Here’s the thing: this isn’t a post about the demise of e-mail, at least that is not my intention. I still think email serves a purpose in today’s digital culture (and it better, businesses still charge clients a fair but decent amount of money to be a part of theirs), but really…I don’t know why. I can’t justify it without some completely reasonable retort, I don’t even claim to be a huge advocate for the medium. I guess I just, do. There’s so many signs that point to the contrary, but like television, radio, and even print (for now) it’s still around. There are pros to this:
One – Email is still the main source of communication in the workplace. If you’ve ever seen Office Space, you cringe when you hear the term ‘TPS reports’, or ‘didn’t you get the memo?’ Fact is, these phrases are all but gone thanks to email. It’s now, ‘did you send that Google doc?’ or ‘did you get cc’d in that last email?’. My office laughed at me when I didn’t know how to work the fax machine, but they don’t think twice about coming to me with a question on Google Calendars. Especially now that they’ve found how it integrates into their email. It’s taken some getting used to, but corporate America is all about email.
Two – Email is still the most trusted way of getting something directly to someone as quick as possible. Sure some use Facebook messaging, others Tweet it. However, email is the .pdf of the conversation. Pretty much everyone can open a .pdf, and pretty much everyone has an email. Not everyone’s on Facebook, whether it be for privacy concerns or sticking it to The Man. Not everyone is on Twitter, whether it’s lack of time in the day, or ‘not caring what someone is eating for breakfast’. Everyone has email, and more importantly if someone wants to get something to another person fast, they send it via email.
But here’s the rub: for as many pros, there has to be cons.
One – The next generation will always be a step ahead. The generation before mine had cellular telephones and fax machines, mine has been baptized in email and smart phones with a dose of social media. The next generation will have their own thing. There are a crazy few that try to keep up with the trends, but in the end you just don’t get it man. I’m really not looking forward to that moment. Fact is, there are colleges no longer passing out email accounts but rather iPads. There will come a time when children will read about email on their video feed from their Google Glasses (or whatever those Tron looking things are) and think “man, how did people live back then?”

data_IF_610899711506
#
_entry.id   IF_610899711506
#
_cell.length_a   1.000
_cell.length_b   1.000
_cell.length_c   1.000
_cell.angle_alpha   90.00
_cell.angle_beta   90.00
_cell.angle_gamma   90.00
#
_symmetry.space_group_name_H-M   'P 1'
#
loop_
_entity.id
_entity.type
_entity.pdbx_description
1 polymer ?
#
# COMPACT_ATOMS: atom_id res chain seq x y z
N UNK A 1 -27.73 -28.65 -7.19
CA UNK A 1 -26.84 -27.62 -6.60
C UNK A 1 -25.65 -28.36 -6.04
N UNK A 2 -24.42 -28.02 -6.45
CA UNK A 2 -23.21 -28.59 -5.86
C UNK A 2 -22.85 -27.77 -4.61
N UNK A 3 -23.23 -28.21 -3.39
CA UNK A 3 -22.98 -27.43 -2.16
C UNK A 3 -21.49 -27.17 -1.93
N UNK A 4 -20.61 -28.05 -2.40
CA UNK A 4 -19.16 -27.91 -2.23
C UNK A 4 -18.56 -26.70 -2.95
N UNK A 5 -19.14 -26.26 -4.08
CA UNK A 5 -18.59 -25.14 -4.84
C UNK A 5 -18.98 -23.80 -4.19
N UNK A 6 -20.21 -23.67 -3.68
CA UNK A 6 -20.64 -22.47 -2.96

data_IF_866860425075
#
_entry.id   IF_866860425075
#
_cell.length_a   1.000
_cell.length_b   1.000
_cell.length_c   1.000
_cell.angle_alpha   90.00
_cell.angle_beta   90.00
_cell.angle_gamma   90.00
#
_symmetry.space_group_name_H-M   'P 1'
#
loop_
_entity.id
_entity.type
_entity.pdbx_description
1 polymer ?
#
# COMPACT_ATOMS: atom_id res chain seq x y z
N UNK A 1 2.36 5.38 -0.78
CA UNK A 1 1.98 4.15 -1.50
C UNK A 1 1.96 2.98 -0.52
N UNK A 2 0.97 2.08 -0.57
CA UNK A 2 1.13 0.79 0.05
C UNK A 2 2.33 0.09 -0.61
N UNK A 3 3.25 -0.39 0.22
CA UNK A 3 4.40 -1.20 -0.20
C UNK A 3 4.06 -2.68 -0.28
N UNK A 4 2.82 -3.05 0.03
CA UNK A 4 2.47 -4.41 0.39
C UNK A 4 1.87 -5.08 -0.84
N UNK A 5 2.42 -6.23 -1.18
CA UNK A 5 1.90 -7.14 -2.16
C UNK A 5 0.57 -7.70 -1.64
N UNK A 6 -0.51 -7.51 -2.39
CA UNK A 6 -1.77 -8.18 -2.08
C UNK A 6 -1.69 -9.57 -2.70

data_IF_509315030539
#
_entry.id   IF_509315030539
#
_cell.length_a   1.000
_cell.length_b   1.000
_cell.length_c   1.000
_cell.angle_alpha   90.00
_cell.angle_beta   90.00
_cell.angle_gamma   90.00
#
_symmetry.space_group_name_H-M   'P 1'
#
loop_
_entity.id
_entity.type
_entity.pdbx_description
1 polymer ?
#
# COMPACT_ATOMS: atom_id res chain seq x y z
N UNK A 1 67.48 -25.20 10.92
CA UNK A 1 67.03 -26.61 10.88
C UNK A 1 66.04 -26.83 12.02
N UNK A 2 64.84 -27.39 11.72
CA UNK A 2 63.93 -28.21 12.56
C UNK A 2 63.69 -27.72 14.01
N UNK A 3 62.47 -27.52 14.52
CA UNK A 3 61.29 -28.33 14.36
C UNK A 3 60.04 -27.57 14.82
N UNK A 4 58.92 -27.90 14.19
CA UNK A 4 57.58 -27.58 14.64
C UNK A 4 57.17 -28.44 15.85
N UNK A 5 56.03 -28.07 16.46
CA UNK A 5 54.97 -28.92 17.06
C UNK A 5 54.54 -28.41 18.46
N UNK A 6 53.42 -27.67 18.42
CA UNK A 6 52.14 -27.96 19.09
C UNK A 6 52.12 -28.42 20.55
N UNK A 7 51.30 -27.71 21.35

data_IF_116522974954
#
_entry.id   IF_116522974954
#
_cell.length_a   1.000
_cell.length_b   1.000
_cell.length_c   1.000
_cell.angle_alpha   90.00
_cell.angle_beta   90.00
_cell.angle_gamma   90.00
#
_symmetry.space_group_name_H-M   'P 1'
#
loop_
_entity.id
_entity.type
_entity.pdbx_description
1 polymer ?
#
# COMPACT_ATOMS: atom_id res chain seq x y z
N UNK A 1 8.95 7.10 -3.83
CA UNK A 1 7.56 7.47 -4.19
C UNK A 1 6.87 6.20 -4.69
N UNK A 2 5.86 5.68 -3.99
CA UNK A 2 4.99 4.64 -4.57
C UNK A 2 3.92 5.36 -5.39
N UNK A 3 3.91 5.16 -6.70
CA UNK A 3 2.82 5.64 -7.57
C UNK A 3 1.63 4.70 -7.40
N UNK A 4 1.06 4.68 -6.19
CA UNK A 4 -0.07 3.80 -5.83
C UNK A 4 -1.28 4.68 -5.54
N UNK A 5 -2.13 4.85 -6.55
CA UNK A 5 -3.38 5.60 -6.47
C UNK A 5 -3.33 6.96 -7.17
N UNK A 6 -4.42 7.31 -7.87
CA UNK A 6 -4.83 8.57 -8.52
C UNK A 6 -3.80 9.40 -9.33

Two – Social Networks are a competitive bunch. It’s like a real version of the Michael Jordan v. Mia Hamm Gatorade spot with the tune “Anything You Can Do, I Can Do Better”, except it’s not sports it’s our digital culture and literally billions of dollars. It’s an app eat app world out there, and only the richest with the most accounts tend to survive. Case in point: Facebook’s $1 billion acquisition of Instagram. Great app (something Facebook doesn’t know much about) so instead of sitting by letting Instagram build a photo sharing empire, they buy it for a sweet price and continue to let it do what it does. They did it to an up and coming force in the social world, don’t think they can’t do it to email. There’s constantly rumors of when users can integrate email into their Facebook and just receive everything right in one spot. It’s just around the corner.
Pros meet cons. Each of you is valid, but arguments weren’t made to be tied. 10 years ago it was unheard of to say “yeah I got your email, Skype me real quick so we can go over the main points” or “I was about finished with your memo but my battery died”. It’s amazing how far we’ve come. Technology is introduced to help better our lives, and with that previously existing tools must die. I don’t know when, but email will at some point meet it’s fate. However, I truly think now is not that time. It’s like religion: I don’t have solid, indisputable facts that email is here and strong, I just believe it is. I still believe it has a purpose to serve. I do know this: Go without Facebook for a week and you miss out on a bunch of useless status’, and barrage of time-wasting photos and maybe an invitation to that thing your neighbors are having but they told you about it in person anyway so you knew. Go without email for a week and you could miss out on a major business opportunity or life changing decision. For now, that’s power that can’t be bought.